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BIRDS » TENNESSEE'S BIRDS
Golden-winged Warbler

Golden-winged Warbler
Vermivora chrysoptera

The bee-buzz-buzz-buzz song of the Golden-winged Warbler is among the easiest warbler songs to learn. This handsome Neotropical migrant can be found across the state during spring and fall migration, but breeds primarily at higher elevations in the Cumberland Mountains and eastern mountains of Tennessee. It nests in shrubby fields, occasionally in recent clear-cuts, and especially on old narrow coalmine strip benches. The breeding range includes the northeastern and north-central United States north to southern Ontario, and the Golden-winged Warbler travels to Central America and northern South America for the non-breeding season. Unfortunately, this species is of high conservation concern because of a long term declining population trend. The causes for this decline include loss of breeding habitat due to reforestation and current mining practices, hybridization with the closely related Blue-winged Warbler, and habitat loss on the wintering grounds.

Description: The male of this small songbird has a black throat and face patch, a yellow crown, white underparts, a gray back, and yellow wing-patch. The female is similar to the male, but the throat and face patch are gray, and the yellow wing patch is smaller.
Length: 4.75"
Wingspan: 7.5"
Weight: 0.31 oz

Voice: The song is high buzzy bee-buzz-buzz-buzz with the first note higher than the rest.

Similar Species:

  • Blue-winged and Golden-winged Warblers are able to hybridize and their offspring have plumages that resemble the parental types. In the "Brewster's Warbler," the male has a face pattern similar to a Blue-winged Warbler but with a white belly and yellow wing-bars like a Golden-winged Warbler. A male "Lawrence's Warbler" has a face pattern like a Golden-winged Warbler but is yellow below like a Blue-winged Warbler.

Habitat: Golden-winged Warblers breed in second growth areas with patches of shrubs, scattered trees, and grassy ground cover such as abandoned pastures and shrubby fields, old shrubby strip-mine benches, and rarely clear cuts. They winter in mixed species flocks with resident and other migrants in the canopy of tropical forests.

Diet: Primarily insects.

Nesting and reproduction: Males arrive on the breeding territory 2 to 7 days before the females. Pairs form shortly after the females arrive. Where the range overlaps, Golden-wings will sometimes hybridize with Blue-winged Warblers.

Clutch Size: Usually 5 eggs, with a range of 3 to 6 eggs.

Incubation: The female incubates the eggs for 10 to 11 days.

Fledging: Both parents feed the young, which fledge in about 10 days.

Nest: The open cup-nest is built by the female and is made of grasses, bark, and dead leaves. It is usually well hidden and placed on or near the ground.

Status in Tennessee: The Golden-winged Warbler is an uncommon migrant and summer resident in Tennessee. The birds arrive in mid-April and depart by late September; spring migrants depart by mid-May. The breeding distribution in Tennessee is limited to the Cumberland Mountains and mountains of eastern Tennessee. (See link below for details on status and distribution in Tennessee). The Golden-winged Warbler is listed as a species In Need of Management in Tennessee because of a declining population.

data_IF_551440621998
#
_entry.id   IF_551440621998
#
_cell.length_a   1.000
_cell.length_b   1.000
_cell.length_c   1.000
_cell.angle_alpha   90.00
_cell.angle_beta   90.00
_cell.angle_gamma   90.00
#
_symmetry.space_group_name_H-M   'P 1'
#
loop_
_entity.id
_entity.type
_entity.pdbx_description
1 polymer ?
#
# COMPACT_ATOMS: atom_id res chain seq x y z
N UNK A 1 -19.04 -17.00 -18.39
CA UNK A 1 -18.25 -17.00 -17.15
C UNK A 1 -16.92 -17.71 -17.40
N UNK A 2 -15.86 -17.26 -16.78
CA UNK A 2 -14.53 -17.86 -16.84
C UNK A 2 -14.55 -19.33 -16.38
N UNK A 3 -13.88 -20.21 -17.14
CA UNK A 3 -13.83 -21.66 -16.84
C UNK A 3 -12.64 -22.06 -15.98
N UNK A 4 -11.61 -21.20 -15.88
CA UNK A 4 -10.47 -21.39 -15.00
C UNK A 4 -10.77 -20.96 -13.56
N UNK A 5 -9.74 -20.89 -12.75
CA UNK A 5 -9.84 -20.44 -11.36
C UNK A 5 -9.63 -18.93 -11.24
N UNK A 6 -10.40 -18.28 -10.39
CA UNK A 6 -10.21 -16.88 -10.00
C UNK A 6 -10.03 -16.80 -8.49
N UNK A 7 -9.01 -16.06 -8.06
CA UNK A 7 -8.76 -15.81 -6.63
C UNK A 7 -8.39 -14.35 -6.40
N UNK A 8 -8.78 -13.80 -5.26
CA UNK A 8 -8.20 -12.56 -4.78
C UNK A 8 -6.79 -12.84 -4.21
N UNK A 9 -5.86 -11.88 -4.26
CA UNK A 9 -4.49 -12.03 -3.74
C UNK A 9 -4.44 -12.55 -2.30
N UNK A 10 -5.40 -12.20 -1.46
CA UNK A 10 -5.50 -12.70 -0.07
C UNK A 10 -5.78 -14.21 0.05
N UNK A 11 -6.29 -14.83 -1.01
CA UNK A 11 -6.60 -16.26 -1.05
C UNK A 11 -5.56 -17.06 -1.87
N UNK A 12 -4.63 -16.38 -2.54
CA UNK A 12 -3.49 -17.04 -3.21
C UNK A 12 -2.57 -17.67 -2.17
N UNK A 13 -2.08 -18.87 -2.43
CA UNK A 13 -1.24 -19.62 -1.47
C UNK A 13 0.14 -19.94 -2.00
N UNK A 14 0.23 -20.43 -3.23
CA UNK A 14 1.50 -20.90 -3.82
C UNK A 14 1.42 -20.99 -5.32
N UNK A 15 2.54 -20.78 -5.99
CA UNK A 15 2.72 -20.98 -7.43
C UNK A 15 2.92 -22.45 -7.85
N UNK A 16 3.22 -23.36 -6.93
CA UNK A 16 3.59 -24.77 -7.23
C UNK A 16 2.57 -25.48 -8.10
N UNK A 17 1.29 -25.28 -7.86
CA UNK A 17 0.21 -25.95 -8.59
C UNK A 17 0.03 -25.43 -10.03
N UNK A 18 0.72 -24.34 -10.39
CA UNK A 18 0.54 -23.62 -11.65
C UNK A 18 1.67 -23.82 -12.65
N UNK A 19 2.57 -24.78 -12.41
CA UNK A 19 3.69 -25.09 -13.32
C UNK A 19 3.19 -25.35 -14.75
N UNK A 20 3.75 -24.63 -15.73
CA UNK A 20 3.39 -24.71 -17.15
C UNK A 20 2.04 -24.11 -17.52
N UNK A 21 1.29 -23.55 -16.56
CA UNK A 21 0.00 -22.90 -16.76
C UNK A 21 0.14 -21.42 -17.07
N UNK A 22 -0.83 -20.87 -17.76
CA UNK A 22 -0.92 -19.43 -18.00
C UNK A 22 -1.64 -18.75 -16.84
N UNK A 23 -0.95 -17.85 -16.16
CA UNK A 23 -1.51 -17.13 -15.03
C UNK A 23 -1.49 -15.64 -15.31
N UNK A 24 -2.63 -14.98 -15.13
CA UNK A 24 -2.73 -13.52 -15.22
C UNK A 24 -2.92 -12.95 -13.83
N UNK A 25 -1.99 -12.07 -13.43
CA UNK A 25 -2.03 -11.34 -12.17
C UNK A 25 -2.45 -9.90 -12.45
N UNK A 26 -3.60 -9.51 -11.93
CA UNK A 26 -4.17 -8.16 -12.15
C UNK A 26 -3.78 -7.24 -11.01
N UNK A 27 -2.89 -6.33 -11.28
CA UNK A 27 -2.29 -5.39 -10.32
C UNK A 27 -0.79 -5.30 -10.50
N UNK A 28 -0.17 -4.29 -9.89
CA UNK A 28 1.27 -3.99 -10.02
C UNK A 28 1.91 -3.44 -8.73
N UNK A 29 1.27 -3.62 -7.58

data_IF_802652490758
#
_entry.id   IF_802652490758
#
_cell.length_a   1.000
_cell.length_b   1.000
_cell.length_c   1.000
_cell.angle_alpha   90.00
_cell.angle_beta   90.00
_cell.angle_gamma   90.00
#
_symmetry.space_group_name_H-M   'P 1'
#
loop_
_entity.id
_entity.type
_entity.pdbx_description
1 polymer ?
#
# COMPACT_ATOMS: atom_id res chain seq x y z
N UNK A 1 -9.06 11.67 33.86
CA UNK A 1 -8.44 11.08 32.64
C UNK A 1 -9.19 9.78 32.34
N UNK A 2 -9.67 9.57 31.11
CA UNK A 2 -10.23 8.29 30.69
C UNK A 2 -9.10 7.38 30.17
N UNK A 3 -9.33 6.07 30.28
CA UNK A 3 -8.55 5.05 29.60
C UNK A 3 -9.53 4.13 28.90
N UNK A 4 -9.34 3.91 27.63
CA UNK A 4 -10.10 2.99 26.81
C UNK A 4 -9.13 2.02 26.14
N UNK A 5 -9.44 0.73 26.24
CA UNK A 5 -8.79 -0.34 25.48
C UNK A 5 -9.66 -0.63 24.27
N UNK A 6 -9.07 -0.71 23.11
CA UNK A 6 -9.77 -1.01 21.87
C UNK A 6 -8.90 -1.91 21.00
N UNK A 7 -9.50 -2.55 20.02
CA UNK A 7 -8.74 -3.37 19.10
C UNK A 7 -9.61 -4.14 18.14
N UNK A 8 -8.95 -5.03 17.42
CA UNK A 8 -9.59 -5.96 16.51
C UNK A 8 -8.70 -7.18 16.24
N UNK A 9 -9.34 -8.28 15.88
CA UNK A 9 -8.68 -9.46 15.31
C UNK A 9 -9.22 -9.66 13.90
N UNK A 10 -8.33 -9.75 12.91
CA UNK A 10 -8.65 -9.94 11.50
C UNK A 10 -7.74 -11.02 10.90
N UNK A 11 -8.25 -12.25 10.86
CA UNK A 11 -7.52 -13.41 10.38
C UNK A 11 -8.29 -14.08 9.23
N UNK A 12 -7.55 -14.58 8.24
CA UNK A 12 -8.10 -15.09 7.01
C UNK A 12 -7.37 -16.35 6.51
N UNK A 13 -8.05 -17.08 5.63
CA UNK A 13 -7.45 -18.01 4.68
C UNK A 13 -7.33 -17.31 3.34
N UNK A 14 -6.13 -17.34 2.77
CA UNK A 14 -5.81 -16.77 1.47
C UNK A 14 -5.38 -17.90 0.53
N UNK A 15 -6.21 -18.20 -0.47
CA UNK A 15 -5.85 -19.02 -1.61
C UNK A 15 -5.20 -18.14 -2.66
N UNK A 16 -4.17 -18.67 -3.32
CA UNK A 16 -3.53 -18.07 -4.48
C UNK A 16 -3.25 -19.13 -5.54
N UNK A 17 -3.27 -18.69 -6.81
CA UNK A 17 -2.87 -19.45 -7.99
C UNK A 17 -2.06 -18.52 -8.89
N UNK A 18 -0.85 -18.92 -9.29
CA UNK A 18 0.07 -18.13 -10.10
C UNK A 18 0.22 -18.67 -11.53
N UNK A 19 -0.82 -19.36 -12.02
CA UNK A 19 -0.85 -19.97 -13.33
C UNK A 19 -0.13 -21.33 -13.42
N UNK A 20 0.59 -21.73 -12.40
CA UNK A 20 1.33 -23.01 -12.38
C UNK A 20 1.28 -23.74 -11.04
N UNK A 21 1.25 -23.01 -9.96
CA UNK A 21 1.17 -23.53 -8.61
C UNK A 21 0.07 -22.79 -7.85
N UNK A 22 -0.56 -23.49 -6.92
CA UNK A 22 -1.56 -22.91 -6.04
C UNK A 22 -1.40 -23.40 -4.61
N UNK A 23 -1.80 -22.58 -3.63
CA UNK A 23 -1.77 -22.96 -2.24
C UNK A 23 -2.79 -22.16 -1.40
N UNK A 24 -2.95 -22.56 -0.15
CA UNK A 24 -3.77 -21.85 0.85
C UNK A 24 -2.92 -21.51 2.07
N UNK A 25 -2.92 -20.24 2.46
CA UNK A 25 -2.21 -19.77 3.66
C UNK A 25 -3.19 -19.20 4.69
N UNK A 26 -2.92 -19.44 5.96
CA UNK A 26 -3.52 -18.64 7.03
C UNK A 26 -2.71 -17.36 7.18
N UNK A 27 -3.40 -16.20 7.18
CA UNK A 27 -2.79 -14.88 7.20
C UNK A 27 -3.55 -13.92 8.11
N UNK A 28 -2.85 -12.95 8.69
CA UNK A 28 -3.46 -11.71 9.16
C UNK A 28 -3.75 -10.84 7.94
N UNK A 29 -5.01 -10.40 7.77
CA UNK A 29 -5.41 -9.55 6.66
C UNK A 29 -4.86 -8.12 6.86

Dynamic map of Golden-winged Warbler eBird observations in Tennessee

Fun Facts:

  • Golden-winged Warblers will often breed with Blue-winged Warblers when they occur in the same habitat. The fertile offspring have distinct plumages and are called "Brewster's" and "Lawrence's" warblers. Brewster's looks like a Blue-winged Warbler with a white chest, and Lawrence's looks like an all-yellow Golden-winged Warbler. When these hybrids backcross with a pure parental types, intermediate-appearing birds may result.
  • During a recent survey of Golden-winged Warbler breeding habitat in Tennessee (Welton 2003), all Golden-winged Warblers were found in human-altered sites, with more than half on abandoned coal mining strip benches. All breeding sites above 2,800 feet in the Cumberland Mountains and eastern mountains of Tennessee were free of Blue-winged Warblers.

Obsolete English Names: golden-winged swamp warbler

Best places to see in Tennessee: Strip mine benches in the Northern Cumberland Wildlife Management Area, Scott, Anderson, and Campbell Counties; and Hampton Creek Cove State Natural Area, Carter County.

For more information:

Status and distribution of the Golden-winged Warbler in Tennessee by Melinda Welton

Sources:

Confer, J. L. 1992. Golden-winged Warbler (Vermivora chrysoptera), The Birds of North America (A. Poole and F. Gill, eds.). The Academy of Natural Sciences, Philadelphia, PA, and The American Ornithologists' Union, Washington, D.C.

Nicholson, C. P. 1997. Atlas of Breeding Birds of Tennessee. Univ. Tennessee Press, Knoxville.

Robinson J. C. 1990. An Annotated Checklist of the Birds of Tennessee. Univ. Tennessee Press, Knoxville.

Sibley, D. A. 2000. The Sibley Guide to Birds. A. A. Knopf, New York, NY.

Welton, M. J. 2003. Status and distribution of the Golden-winged Warbler in Tennessee. Migrant 74:61-82.


Consider using the online bird checklist program at eBird to help us understand bird populations and distributions in Tennessee. Click here to see how.